TCE Cluster on vSphere

Update 2022-10-21: After just one year in the wild VMware announced on Oct 21 2022 that they would no longer update or maintain the TCE project and that by end of 2022 the Github project will be removed. For more information check out my blog post here

Most of the things mentioned in this post (outside of installing TCE) should still be valid for other Tanzu Kubernetes distributions

Earlier this year VMware announced it's open-source Kubernetes offering Tanzu Community Edition, which is a full-featured Kubernetes platform. It's aimed for anyone that wants to get their hands dirty with an enterprise grade Kubernetes platform, but as it's fully featured with the commercial VMware Tanzu offering it can be used for much more than "just learning". Bear in mind though that it does not come with any official support and that there's (currently) no way to easily shift from TCE to the commercial offerings.

This will be a post on how to configure a TCE management cluster and a workload cluster on vSphere. There's lots of blog posts out there covering the same so this is just as much as a reference for myself and my lab environment, but if it can help others that's a great bonus.

A couple of good starter points I've used are listed below:

Install TCE

TCE consists of the tanzu cli and a set of plugins (we'll not be touching them in this post). There's also two "versions" that can be used, one with Managed clusters and one with Standalone clusters. The latter is still a bit experimental and are not meant to be long-running so in this post we'll focus on the Managed cluster deployment method.

I'm installing the Tanzu cli on my Mac and for that I've used the official documentation procedure

Note that a prereq is that you already have kubectl and Docker desktop installed.

Deploy TCE on vSphere

Lab environment

The environment we'll deploy TCE to is running on a single NUC where I've installed ESXi 7.0.2 as the hypervisor and on top of that I've deployed a vCenter server on version 7.0.3.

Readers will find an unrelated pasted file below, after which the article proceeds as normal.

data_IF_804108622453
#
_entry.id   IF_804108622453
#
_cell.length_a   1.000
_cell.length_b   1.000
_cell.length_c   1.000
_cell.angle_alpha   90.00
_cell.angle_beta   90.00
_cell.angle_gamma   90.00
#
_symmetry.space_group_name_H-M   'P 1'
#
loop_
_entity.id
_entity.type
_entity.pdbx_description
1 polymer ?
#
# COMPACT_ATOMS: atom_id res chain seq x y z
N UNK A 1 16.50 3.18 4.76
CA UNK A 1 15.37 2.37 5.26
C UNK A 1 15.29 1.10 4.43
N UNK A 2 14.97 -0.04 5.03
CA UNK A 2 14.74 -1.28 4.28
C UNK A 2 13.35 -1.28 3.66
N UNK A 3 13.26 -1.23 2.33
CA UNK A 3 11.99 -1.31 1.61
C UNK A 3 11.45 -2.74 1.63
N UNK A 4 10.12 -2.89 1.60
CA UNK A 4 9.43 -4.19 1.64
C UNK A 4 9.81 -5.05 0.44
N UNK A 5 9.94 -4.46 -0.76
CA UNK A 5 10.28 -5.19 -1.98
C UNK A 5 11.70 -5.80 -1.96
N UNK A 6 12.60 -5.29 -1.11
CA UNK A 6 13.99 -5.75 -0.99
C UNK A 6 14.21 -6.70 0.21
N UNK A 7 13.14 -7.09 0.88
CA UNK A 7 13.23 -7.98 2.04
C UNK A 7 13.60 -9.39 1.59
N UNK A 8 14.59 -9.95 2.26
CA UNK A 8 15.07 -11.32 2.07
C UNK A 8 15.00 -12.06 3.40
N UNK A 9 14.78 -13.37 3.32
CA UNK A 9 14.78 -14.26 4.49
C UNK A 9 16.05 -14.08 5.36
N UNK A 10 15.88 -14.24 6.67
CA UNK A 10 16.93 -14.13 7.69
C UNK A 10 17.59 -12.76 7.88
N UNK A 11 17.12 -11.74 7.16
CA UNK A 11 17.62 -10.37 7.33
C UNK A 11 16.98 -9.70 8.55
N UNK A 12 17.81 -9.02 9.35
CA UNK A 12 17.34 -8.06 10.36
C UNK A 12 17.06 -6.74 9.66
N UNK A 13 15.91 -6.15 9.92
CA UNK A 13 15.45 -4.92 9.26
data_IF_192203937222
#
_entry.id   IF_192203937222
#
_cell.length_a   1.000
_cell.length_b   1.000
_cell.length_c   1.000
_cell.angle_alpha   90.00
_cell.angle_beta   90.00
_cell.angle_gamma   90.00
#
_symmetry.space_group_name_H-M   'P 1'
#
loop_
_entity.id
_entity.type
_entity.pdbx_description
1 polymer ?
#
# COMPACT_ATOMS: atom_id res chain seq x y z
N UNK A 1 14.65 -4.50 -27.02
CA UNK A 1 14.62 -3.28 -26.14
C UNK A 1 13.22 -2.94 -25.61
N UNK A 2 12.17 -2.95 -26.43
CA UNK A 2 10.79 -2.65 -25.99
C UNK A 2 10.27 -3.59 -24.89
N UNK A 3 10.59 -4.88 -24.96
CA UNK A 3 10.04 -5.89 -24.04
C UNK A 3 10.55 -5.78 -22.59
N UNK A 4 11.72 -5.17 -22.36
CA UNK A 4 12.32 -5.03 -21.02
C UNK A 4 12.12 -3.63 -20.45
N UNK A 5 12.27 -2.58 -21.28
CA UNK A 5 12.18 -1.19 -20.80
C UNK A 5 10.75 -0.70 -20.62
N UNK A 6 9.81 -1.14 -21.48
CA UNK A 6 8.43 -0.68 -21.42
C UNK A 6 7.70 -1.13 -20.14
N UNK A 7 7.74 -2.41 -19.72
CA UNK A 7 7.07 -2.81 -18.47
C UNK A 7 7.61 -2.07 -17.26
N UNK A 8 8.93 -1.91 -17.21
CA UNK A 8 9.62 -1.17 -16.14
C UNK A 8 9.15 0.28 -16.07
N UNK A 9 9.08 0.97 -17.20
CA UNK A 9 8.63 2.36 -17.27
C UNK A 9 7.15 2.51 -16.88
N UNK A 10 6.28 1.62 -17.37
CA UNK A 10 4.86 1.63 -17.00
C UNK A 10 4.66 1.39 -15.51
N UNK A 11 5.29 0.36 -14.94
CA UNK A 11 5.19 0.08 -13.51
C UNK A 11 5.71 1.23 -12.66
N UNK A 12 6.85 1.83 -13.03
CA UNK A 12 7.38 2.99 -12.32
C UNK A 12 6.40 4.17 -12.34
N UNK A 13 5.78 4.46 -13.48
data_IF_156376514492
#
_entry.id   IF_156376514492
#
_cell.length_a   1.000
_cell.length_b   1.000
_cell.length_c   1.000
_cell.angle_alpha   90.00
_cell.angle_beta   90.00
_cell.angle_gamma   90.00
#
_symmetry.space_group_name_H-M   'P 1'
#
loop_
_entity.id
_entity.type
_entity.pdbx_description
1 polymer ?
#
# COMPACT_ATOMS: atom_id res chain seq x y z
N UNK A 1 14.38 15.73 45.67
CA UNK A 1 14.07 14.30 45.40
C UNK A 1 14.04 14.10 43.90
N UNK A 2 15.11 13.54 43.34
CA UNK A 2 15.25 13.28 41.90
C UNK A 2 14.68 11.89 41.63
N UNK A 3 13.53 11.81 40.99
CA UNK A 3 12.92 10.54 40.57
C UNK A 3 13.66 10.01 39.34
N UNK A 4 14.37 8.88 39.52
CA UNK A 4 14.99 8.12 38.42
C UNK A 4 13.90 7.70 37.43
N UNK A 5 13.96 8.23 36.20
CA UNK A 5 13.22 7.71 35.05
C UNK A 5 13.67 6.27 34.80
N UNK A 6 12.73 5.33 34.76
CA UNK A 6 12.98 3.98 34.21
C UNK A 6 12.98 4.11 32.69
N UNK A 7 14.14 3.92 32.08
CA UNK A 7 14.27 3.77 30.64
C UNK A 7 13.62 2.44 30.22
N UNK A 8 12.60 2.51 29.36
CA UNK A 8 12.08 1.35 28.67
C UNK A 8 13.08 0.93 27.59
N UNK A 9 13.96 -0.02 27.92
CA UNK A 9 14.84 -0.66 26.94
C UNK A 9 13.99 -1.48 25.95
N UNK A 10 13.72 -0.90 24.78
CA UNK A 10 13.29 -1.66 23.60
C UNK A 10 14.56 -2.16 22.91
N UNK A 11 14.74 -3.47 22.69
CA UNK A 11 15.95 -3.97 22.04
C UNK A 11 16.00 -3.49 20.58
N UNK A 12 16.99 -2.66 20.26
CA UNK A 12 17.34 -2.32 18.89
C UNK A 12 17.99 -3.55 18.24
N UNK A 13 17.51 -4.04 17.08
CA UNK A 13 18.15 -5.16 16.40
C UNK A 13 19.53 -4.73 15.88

I'm going to use two different physical networks which has their own VLAN ids.

  • - VLAN ID 200 - "Infra" network
  • - VLAN ID 210 - "TCE" network

The two networks needs to be able to connect to eachother

In addition I have a DNS server running on the network.

Deploy Management cluster

There's quite a few pre-req's listed for deploying the Management cluster to vSphere. Note that I'm using a vCenter cluster in my setup, but you should be able to deploy directly to an ESXi host as well.


The full preparation procedure is documented here, but in short we'll

  • Download an OVA with a prebuilt (by VMware) template that is used for the Kubernetes nodes
  • Deploy the OVA to your vSphere environment and mark it as a template
  • Create an SSH key pair on your local machine

Deploy cluster

The deployment can be done either through the UI or with the tanzu CLI. If you want to use the CLI all configuration parameters needs to be prepared in advanced while the UI wizard guides us through the configuration (and also outputs a file to be used later on!).

I won't list all of the configuration details, but to start of we have a couple of important things to configure. The Control plane endpoint provider and the Endpoint IP address

Management cluster settings

For the control plane endpoint provider we can choose from Kube-vip or NSX Advanced Load Balancer (Avi). I'm using kube-vip in this setup. Note that this will only serve as a load balancing/proxy endpoint for the Kubernetes control plane and not as a load balancer provider for Kubernetes services

Controlplane endpoint provider

The IP we configure here will be the IP that we use to connect to the managmenet cluster later on.

The wizard also let's us select the cluster, datastore and folder to use for our resources.